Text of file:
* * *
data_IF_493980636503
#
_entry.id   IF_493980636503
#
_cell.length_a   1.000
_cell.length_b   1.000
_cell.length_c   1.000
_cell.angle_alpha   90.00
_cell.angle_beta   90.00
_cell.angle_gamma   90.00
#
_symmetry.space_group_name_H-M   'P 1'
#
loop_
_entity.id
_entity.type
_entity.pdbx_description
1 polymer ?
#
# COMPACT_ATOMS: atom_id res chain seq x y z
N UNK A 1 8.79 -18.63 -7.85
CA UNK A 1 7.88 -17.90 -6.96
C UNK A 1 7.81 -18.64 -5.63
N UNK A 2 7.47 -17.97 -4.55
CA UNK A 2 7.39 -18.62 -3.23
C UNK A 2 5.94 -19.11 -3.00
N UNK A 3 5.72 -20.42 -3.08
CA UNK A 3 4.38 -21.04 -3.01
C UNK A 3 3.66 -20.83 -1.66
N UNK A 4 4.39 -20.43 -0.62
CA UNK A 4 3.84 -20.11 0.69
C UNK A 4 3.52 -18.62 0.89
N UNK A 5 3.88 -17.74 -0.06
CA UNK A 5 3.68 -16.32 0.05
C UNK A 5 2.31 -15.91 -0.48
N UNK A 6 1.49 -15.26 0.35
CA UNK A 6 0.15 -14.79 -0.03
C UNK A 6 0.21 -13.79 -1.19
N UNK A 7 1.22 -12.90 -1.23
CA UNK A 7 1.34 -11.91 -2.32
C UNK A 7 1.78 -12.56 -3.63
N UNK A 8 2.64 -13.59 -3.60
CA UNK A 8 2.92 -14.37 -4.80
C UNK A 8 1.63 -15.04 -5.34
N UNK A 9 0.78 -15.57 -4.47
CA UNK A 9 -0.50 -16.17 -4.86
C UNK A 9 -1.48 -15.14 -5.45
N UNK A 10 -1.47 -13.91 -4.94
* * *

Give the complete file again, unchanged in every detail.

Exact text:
data_IF_493980636503
#
_entry.id   IF_493980636503
#
_cell.length_a   1.000
_cell.length_b   1.000
_cell.length_c   1.000
_cell.angle_alpha   90.00
_cell.angle_beta   90.00
_cell.angle_gamma   90.00
#
_symmetry.space_group_name_H-M   'P 1'
#
loop_
_entity.id
_entity.type
_entity.pdbx_description
1 polymer ?
#
# COMPACT_ATOMS: atom_id res chain seq x y z
N UNK A 1 8.79 -18.63 -7.85
CA UNK A 1 7.88 -17.90 -6.96
C UNK A 1 7.81 -18.64 -5.63
N UNK A 2 7.47 -17.97 -4.55
CA UNK A 2 7.39 -18.62 -3.23
C UNK A 2 5.94 -19.11 -3.00
N UNK A 3 5.72 -20.42 -3.08
CA UNK A 3 4.38 -21.04 -3.01
C UNK A 3 3.66 -20.83 -1.66
N UNK A 4 4.39 -20.43 -0.62
CA UNK A 4 3.84 -20.11 0.69
C UNK A 4 3.52 -18.62 0.89
N UNK A 5 3.88 -17.74 -0.06
CA UNK A 5 3.68 -16.32 0.05
C UNK A 5 2.31 -15.91 -0.48
N UNK A 6 1.49 -15.26 0.35
CA UNK A 6 0.15 -14.79 -0.03
C UNK A 6 0.21 -13.79 -1.19
N UNK A 7 1.22 -12.90 -1.23
CA UNK A 7 1.34 -11.91 -2.32
C UNK A 7 1.78 -12.56 -3.63
N UNK A 8 2.64 -13.59 -3.60
CA UNK A 8 2.92 -14.37 -4.80
C UNK A 8 1.63 -15.04 -5.34
N UNK A 9 0.78 -15.57 -4.47
CA UNK A 9 -0.50 -16.17 -4.86
C UNK A 9 -1.48 -15.14 -5.45
N UNK A 10 -1.47 -13.91 -4.94